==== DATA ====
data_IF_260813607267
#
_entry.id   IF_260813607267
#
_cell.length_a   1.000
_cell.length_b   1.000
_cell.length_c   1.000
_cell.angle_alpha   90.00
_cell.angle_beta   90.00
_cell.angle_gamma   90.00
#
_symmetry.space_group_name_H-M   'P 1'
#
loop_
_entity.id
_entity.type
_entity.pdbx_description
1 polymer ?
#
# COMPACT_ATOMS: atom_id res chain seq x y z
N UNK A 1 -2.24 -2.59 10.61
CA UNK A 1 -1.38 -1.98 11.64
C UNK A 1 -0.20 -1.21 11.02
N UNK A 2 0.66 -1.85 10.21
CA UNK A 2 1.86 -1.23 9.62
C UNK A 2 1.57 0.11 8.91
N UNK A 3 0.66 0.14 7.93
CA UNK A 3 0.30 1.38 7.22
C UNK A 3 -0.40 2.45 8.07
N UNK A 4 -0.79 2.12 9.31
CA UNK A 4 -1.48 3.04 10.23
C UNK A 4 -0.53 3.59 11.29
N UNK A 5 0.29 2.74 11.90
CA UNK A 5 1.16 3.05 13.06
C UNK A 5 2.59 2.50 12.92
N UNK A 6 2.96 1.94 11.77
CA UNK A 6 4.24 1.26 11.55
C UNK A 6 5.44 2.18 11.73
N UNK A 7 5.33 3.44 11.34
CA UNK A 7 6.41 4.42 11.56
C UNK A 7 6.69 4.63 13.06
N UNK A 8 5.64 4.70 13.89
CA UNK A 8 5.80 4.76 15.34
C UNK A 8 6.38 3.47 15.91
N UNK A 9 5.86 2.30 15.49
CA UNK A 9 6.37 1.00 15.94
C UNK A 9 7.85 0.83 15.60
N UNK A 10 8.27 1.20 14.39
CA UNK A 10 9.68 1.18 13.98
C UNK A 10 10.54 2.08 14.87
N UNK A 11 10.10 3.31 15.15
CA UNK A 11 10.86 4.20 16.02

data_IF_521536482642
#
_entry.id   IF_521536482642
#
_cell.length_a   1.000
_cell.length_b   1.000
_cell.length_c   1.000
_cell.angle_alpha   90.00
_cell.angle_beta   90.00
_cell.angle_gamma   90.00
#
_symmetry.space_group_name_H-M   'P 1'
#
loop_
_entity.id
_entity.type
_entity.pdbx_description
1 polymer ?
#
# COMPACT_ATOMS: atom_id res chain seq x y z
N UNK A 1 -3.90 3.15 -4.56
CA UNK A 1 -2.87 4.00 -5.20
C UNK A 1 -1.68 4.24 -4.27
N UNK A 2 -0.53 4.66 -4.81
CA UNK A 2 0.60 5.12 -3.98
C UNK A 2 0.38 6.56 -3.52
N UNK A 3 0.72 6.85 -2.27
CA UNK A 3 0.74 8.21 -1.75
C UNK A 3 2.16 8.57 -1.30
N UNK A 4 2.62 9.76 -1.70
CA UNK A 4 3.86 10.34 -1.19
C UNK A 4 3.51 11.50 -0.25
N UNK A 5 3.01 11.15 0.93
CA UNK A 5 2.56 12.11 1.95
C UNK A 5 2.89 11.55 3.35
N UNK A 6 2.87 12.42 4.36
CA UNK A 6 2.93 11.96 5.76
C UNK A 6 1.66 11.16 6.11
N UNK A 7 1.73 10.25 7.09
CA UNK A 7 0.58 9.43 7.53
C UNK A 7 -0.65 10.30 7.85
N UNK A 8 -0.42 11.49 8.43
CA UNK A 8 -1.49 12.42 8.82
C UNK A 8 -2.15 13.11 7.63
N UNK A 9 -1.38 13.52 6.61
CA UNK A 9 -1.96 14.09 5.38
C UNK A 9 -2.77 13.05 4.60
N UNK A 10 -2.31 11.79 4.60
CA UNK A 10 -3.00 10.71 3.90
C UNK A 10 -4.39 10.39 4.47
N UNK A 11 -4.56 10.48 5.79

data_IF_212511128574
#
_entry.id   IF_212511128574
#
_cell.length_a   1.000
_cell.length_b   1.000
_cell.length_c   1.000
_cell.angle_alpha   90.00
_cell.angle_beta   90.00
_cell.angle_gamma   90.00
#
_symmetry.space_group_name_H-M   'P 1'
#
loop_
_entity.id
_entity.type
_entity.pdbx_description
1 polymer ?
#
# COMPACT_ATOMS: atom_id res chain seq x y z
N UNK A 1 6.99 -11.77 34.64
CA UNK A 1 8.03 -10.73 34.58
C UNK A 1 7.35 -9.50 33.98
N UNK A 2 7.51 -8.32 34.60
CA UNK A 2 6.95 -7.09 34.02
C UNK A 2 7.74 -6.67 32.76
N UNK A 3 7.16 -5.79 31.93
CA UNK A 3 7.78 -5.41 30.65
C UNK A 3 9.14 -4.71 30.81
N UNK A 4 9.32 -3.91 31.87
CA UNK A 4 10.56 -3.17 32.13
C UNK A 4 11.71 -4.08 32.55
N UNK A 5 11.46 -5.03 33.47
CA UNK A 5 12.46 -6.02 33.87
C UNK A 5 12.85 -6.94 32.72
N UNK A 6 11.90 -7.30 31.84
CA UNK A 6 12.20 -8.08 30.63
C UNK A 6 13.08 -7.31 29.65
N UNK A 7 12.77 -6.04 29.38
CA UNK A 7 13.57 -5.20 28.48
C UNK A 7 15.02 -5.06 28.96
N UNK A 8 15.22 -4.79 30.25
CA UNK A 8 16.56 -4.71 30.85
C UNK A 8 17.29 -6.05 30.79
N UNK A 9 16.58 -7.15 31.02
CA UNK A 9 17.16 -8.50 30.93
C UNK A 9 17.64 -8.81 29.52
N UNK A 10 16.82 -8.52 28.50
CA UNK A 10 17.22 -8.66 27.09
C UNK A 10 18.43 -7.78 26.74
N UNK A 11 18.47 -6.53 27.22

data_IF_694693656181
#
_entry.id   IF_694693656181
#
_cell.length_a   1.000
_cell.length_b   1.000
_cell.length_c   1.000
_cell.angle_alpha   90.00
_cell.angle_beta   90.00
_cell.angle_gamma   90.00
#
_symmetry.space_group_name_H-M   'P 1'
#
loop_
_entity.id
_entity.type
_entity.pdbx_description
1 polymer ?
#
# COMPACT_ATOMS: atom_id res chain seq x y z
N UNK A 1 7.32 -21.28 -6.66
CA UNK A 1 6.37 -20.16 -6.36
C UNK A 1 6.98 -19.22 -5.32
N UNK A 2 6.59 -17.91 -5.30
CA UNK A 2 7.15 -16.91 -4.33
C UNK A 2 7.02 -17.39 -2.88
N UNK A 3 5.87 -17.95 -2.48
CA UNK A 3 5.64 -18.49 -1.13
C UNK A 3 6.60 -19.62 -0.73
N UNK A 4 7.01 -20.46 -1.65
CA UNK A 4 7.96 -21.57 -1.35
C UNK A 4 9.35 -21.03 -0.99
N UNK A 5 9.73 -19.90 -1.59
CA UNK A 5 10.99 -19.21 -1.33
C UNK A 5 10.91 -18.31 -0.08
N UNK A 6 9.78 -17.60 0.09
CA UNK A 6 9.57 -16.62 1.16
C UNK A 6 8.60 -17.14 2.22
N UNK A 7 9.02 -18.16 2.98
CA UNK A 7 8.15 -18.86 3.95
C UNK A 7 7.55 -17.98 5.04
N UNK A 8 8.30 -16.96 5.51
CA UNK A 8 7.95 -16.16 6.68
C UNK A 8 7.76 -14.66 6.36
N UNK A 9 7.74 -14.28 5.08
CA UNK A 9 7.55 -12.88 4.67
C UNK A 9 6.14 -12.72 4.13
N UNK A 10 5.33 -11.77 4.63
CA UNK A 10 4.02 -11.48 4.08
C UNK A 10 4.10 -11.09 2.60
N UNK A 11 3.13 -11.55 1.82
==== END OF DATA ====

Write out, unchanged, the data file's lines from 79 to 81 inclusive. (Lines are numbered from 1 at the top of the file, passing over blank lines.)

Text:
N UNK A 3 0.72 6.85 -2.27
CA UNK A 3 0.74 8.21 -1.75
C UNK A 3 2.16 8.57 -1.30